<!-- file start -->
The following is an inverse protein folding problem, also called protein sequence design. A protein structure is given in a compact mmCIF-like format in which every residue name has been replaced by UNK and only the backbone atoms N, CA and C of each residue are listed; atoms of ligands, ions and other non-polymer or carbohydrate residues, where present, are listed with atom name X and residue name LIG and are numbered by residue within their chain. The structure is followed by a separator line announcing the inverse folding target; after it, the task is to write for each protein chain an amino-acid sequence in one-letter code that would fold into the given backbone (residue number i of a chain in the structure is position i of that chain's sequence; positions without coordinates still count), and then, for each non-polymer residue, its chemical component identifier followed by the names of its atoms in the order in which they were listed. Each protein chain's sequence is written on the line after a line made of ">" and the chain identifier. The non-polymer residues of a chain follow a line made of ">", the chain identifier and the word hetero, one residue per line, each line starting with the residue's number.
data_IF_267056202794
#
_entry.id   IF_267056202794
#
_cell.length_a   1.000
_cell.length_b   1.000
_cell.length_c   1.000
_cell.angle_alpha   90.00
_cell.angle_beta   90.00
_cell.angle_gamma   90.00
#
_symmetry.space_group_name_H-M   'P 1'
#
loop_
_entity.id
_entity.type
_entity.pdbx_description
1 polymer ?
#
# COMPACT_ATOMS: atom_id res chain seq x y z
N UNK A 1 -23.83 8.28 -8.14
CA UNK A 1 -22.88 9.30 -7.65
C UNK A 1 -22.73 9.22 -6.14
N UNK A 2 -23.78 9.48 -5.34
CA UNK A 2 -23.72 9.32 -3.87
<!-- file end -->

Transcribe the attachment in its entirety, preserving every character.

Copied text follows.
The following is an inverse protein folding problem, also called protein sequence design. A protein structure is given in a compact mmCIF-like format in which every residue name has been replaced by UNK and only the backbone atoms N, CA and C of each residue are listed; atoms of ligands, ions and other non-polymer or carbohydrate residues, where present, are listed with atom name X and residue name LIG and are numbered by residue within their chain. The structure is followed by a separator line announcing the inverse folding target; after it, the task is to write for each protein chain an amino-acid sequence in one-letter code that would fold into the given backbone (residue number i of a chain in the structure is position i of that chain's sequence; positions without coordinates still count), and then, for each non-polymer residue, its chemical component identifier followed by the names of its atoms in the order in which they were listed. Each protein chain's sequence is written on the line after a line made of ">" and the chain identifier. The non-polymer residues of a chain follow a line made of ">", the chain identifier and the word hetero, one residue per line, each line starting with the residue's number.
data_IF_267056202794
#
_entry.id   IF_267056202794
#
_cell.length_a   1.000
_cell.length_b   1.000
_cell.length_c   1.000
_cell.angle_alpha   90.00
_cell.angle_beta   90.00
_cell.angle_gamma   90.00
#
_symmetry.space_group_name_H-M   'P 1'
#
loop_
_entity.id
_entity.type
_entity.pdbx_description
1 polymer ?
#
# COMPACT_ATOMS: atom_id res chain seq x y z
N UNK A 1 -23.83 8.28 -8.14
CA UNK A 1 -22.88 9.30 -7.65
C UNK A 1 -22.73 9.22 -6.14
N UNK A 2 -23.78 9.48 -5.34
CA UNK A 2 -23.72 9.32 -3.87